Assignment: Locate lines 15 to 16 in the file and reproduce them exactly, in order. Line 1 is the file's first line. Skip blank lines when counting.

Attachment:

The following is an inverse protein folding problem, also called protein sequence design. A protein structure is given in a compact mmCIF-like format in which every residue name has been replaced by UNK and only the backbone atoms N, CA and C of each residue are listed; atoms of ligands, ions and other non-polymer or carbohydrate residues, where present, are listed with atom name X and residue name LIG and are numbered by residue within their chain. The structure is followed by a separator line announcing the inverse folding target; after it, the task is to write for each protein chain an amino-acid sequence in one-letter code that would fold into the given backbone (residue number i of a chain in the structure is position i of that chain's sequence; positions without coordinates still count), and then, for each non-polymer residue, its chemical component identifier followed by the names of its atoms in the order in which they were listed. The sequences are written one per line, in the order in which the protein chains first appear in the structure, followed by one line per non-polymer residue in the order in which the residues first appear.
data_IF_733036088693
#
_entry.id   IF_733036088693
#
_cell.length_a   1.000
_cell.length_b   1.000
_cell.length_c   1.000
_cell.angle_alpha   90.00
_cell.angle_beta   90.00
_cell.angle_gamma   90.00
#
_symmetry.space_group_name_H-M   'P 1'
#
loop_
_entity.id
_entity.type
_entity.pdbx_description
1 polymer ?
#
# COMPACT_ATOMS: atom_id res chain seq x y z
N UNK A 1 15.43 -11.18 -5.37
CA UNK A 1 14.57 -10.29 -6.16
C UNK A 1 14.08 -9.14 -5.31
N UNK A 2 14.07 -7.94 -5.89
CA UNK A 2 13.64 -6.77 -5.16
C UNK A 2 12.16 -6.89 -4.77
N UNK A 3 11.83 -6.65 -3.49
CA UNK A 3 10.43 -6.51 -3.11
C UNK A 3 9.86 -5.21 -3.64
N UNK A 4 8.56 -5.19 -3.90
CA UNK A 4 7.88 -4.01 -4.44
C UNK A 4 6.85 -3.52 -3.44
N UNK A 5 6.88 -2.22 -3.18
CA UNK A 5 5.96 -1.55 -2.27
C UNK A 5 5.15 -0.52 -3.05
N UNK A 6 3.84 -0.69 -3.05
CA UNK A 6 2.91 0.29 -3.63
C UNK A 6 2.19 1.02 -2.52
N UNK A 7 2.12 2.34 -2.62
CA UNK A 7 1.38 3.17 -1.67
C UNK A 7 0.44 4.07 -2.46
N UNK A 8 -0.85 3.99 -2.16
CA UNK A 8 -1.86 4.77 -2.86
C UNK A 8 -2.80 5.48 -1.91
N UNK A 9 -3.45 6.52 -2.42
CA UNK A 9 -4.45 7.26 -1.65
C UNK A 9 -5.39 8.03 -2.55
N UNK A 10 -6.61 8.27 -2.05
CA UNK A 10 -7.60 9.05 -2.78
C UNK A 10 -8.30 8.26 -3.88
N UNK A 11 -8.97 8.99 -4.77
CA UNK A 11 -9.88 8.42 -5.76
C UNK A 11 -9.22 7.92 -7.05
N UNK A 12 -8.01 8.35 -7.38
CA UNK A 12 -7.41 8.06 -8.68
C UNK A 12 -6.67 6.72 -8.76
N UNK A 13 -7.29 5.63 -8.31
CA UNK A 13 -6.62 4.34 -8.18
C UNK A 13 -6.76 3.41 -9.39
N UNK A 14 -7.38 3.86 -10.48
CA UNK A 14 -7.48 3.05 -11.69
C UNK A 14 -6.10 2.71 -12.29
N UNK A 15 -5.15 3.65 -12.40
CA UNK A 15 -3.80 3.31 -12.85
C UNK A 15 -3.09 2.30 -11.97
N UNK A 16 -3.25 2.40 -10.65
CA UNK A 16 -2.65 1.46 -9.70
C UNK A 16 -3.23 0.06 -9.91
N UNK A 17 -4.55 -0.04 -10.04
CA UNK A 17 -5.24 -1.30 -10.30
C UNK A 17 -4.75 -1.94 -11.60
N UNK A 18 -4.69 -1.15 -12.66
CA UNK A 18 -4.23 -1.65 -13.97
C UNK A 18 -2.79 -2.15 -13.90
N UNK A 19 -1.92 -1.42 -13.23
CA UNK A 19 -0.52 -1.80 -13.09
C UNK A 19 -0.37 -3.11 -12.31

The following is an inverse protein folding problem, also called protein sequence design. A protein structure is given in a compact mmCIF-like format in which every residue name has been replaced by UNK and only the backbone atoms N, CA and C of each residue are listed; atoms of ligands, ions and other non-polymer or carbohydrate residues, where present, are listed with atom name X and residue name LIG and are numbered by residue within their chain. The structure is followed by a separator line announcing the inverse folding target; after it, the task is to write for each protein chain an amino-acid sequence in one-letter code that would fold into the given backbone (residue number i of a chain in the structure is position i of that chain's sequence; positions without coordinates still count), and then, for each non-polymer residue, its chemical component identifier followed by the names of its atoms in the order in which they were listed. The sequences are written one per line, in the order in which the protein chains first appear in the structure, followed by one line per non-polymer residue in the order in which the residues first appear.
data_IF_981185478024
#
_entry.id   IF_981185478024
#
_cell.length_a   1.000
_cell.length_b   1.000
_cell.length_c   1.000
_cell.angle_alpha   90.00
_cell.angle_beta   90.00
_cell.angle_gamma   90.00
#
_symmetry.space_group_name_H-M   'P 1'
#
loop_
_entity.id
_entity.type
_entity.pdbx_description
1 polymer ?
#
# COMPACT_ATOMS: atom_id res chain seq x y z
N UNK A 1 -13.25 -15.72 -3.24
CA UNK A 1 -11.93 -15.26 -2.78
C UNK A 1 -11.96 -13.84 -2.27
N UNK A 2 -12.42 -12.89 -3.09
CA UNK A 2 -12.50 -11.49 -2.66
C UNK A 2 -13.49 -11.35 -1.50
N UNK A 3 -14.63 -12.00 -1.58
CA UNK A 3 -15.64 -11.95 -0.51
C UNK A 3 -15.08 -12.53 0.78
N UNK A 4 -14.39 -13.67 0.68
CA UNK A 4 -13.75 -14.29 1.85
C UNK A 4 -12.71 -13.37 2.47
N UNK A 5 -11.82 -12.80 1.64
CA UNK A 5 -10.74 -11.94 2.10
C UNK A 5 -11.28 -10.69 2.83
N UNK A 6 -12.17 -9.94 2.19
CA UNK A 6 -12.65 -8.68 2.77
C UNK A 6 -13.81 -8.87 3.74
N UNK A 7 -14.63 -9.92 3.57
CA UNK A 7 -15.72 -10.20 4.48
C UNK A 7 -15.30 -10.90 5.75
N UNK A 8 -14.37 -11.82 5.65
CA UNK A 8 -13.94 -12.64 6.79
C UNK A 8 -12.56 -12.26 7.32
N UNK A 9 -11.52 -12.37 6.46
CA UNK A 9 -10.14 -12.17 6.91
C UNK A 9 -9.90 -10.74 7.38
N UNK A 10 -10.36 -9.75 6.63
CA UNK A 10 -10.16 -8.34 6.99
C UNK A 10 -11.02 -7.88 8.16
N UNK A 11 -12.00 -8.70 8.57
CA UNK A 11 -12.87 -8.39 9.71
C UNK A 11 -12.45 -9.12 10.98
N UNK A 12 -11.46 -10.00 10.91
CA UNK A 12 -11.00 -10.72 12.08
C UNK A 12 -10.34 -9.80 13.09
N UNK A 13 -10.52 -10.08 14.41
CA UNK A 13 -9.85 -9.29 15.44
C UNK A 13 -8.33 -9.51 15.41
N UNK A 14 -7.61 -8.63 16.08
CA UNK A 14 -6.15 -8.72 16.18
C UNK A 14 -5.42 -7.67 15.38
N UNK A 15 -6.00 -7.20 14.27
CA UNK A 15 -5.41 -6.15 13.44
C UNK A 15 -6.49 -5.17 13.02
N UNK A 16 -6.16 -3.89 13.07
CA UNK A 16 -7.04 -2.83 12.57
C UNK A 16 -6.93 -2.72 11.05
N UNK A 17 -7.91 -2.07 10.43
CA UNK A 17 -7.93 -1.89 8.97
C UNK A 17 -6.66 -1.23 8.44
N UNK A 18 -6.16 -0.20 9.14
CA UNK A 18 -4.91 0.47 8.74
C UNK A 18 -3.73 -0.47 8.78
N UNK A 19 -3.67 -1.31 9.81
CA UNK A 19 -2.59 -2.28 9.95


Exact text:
loop_
_entity.id